Steve Zakur: … of people will expect to a personalized experience by 2020 and so the clock is running.

Tim Peter: Yeah. And by the way, I wouldn’t be doing my job as podcast host if I didn’t remind those of you listening that Steve and I had a great discussion about that very topic about a month ago in an episode called Your Customers Are Begging for Better Personalization,-

Steve Zakur: There you go.

Tim Peter: … which we will link to in the show notes.

Steve Zakur: Perfect.

Tim Peter: But bringing us back on topic from this perspective, is this, Steve, you said the problem is the grid.

Steve Zakur: Yeah.

Tim Peter: Right? You’ve got all of these content holes you have to plug, you have all of these different pieces, stages in the journey you have to address and the like and manually that just isn’t easy to do, right?

Steve Zakur: Yeah.

Tim Peter: And clearly, clearly doing that manually is a heavy, heavy lift.

Steve Zakur: Yeah, nobody’s going to do that.

Tim Peter: Right.

Steve Zakur: And that’s interesting. So now you peel that back. So what do you do? Right? So you’re stuck, right? And now you got to figure out what to do. And when you go back to that 67% number who are doing it manually, well the reason they’re doing it manually is because they’re focusing… Well, either they’re doing it wrong or they’re focusing,-

Tim Peter: Right, right.

Steve Zakur: … and I think they’re mostly probably focusing, right?

Tim Peter: You mean they’re able to do it manually because…

Steve Zakur: Exactly. Exactly.

Tim Peter: Yeah, yeah, yeah, yeah. Yeah.

Steve Zakur: So what they’re doing is they’re staying laser focused on “What what are my top campaigns?” Right? That’s always going to get attention. That’s your kind of top of funnel activity. That’s where you get your MQLs from. So that’s where you’re going to-

Tim Peter: Yep.

Steve Zakur: … absolutely laser focus on. I’m sure they’re handcrafting the experiences around that religiously.

Steve Zakur: And that’s the right thing to do, right? That kind of focus. And you can also do a bit with that with your top content, with some of your top of funnel content. So you can,-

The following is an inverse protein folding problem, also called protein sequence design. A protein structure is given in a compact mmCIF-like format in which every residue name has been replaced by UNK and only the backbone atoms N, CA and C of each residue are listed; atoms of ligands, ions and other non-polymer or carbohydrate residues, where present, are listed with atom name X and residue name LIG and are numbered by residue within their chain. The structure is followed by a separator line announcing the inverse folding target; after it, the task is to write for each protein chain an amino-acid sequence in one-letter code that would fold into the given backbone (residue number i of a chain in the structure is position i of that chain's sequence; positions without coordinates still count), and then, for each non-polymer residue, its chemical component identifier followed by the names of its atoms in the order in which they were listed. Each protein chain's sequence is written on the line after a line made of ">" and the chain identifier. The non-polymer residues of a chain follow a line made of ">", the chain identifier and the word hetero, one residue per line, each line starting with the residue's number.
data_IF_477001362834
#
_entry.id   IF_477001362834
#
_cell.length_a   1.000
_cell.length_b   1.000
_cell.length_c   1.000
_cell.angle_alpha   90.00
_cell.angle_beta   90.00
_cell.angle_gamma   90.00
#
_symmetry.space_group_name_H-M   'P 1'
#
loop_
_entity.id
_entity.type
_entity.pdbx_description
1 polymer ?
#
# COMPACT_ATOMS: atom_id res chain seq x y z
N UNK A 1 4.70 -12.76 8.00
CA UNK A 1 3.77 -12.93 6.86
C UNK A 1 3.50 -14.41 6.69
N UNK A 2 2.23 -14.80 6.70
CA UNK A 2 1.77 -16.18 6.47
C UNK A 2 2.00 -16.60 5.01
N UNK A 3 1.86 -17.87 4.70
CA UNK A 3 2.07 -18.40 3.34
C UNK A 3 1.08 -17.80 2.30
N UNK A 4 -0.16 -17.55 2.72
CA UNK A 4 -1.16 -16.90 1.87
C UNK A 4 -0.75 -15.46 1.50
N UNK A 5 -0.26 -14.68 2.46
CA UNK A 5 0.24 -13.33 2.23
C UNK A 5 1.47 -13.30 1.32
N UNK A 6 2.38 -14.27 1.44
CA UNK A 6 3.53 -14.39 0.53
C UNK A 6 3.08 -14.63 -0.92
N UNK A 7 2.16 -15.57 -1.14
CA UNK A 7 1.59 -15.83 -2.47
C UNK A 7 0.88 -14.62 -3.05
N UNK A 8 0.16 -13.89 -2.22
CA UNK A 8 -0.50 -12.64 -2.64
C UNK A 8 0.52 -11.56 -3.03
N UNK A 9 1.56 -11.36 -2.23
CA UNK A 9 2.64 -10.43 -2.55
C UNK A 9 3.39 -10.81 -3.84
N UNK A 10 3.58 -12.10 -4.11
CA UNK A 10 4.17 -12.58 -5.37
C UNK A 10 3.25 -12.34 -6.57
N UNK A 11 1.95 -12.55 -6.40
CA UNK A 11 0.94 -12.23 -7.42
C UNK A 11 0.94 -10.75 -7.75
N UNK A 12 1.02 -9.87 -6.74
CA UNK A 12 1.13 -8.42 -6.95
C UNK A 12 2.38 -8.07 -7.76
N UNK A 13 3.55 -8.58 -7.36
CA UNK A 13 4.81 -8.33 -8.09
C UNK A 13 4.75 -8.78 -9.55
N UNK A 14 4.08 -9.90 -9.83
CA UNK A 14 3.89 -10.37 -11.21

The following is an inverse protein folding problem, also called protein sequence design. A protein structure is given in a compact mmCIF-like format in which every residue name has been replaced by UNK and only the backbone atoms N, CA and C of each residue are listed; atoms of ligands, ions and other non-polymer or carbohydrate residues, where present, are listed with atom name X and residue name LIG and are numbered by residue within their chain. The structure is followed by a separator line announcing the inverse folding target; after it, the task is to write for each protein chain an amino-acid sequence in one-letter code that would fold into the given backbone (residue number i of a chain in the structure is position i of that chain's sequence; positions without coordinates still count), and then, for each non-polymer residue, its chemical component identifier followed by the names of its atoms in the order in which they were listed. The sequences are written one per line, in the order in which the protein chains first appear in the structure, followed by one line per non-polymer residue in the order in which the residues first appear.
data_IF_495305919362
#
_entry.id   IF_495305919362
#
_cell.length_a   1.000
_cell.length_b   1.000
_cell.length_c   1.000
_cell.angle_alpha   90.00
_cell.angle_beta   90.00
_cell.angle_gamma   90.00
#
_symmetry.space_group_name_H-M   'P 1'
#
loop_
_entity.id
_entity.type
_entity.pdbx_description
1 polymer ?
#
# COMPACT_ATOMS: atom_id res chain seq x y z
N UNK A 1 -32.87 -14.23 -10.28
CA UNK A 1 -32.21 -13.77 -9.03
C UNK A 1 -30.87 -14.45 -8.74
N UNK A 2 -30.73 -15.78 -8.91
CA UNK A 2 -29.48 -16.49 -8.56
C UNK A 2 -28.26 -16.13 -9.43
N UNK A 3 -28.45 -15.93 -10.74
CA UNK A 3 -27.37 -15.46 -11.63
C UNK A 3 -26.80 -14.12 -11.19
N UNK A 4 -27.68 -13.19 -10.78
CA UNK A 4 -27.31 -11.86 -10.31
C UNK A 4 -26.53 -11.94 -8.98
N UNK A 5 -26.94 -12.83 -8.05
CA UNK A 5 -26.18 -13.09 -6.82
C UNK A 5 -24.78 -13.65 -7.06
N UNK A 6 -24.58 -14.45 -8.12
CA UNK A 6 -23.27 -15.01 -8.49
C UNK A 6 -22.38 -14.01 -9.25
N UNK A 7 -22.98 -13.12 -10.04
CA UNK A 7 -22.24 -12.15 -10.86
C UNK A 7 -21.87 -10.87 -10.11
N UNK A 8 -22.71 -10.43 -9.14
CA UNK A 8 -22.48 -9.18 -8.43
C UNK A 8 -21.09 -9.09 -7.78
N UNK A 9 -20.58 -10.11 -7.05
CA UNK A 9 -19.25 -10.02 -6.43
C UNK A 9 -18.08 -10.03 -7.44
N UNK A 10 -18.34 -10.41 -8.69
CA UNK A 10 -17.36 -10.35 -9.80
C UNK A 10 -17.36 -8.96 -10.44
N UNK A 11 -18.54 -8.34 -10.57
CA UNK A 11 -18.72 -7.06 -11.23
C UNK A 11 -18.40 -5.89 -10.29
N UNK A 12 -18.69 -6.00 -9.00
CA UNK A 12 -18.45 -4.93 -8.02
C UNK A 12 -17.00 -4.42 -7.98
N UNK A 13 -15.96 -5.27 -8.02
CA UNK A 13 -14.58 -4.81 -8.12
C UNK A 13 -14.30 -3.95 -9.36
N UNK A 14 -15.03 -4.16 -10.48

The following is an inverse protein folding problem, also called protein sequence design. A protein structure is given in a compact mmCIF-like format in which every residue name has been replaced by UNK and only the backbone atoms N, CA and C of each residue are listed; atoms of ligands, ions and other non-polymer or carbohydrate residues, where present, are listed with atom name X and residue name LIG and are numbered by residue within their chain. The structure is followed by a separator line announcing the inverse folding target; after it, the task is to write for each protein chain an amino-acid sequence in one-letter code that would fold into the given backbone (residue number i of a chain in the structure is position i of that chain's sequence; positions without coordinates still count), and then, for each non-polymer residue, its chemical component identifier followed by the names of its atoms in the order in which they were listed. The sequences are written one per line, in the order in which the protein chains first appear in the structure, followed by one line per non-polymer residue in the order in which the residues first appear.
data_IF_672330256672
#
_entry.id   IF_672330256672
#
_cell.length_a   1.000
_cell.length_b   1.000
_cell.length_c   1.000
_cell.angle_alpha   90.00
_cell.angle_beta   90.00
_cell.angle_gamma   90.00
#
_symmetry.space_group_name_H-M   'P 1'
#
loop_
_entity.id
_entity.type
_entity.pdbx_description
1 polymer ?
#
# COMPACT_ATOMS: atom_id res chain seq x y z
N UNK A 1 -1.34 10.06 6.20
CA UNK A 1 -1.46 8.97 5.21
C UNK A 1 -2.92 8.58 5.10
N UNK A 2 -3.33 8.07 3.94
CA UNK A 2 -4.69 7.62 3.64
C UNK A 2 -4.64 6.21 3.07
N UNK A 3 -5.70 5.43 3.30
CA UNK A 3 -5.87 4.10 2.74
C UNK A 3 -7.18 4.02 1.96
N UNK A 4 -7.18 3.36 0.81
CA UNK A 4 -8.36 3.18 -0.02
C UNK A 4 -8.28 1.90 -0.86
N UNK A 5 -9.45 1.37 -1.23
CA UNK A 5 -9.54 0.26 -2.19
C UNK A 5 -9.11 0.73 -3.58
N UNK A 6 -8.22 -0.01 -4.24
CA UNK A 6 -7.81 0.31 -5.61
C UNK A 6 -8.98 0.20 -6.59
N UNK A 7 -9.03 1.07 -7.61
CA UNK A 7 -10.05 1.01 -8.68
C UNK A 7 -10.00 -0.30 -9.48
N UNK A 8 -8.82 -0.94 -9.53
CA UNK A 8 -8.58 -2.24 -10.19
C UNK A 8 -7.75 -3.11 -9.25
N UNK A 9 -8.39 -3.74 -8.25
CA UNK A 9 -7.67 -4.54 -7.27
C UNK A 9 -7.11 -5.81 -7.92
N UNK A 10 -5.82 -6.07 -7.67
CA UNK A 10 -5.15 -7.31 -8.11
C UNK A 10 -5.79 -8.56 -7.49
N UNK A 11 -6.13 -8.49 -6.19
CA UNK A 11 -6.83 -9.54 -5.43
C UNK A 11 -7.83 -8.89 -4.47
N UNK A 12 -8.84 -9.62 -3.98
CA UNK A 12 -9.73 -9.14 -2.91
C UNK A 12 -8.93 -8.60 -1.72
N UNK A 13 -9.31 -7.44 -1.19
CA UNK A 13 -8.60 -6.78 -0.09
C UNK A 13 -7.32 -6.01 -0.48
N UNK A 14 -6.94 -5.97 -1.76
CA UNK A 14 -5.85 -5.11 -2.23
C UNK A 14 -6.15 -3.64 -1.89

Tim Peter: Mm-hmm (affirmative).

Steve Zakur: … you can focus on those few things and kind of get by.

Tim Peter: Right.

Steve Zakur: The challenge is of course with the rest of it and what do you do?

Tim Peter: Right. So the rest of it, Steve, what do you do?

Steve Zakur: Good luck. Well part of the top content and top of funnel discussion is going to get you there, right? Because it’s going to be kind of a couple of concentric circles, right? So the first will be the most critical and that’s the obvious stuff, everybody probably can recite it verbatim. And then the question is what’s the next circle, if you were to expand beyond that and focus? And it really is beginning to get at what does the data tell you?

Steve Zakur: Right? So what are the various places-

Tim Peter: Yep.

Steve Zakur: … that you can go to get data about it, right? Because if you just ask your content teams, whether that’s an agency or people who work for you, they’ll get those first three categories, right? Top campaigns, top content, top of funnel. They know that stuff cold. Now you’ve got to go look at some data, right? To get that kind of next concentric circle that you should focus on. And so-

Tim Peter: Yep. Yep.

Steve Zakur: … where are you going to get the data? Well search is the first place you go. So, whether that is organic site search, your SEO teams, they know-

Tim Peter: Mm-hmm (affirmative. Mm-hmm (affirmative). Steve Zakur: … what’s resonating out there. You can go to paid search, and by the way, paid search, expand that to include paid social and almost any paid mechanism. But paid search and paid social are probably the two biggest ones there.

Tim Peter: Well, and if I can jump in. And your paid team really ought to have a good idea of what content is working, right?

Steve Zakur: If they don’t, you may need a different paid team. Tim Peter: If they don’t, hmm.

Steve Zakur: There’s an ROI that is measurable, right?

Tim Peter: Exactly right.

Steve Zakur: And the third search category that I’d go after is site search.

Tim Peter: Yeah, yeah.

Steve Zakur: And the great thing about site search, I guess paid searches do this to a certain extent, but also site searches, you have great data, right? You know on a website-

Tim Peter: Right. Right.

Steve Zakur: … what people are searching for and you know what they’re clicking.

Tim Peter: Yep.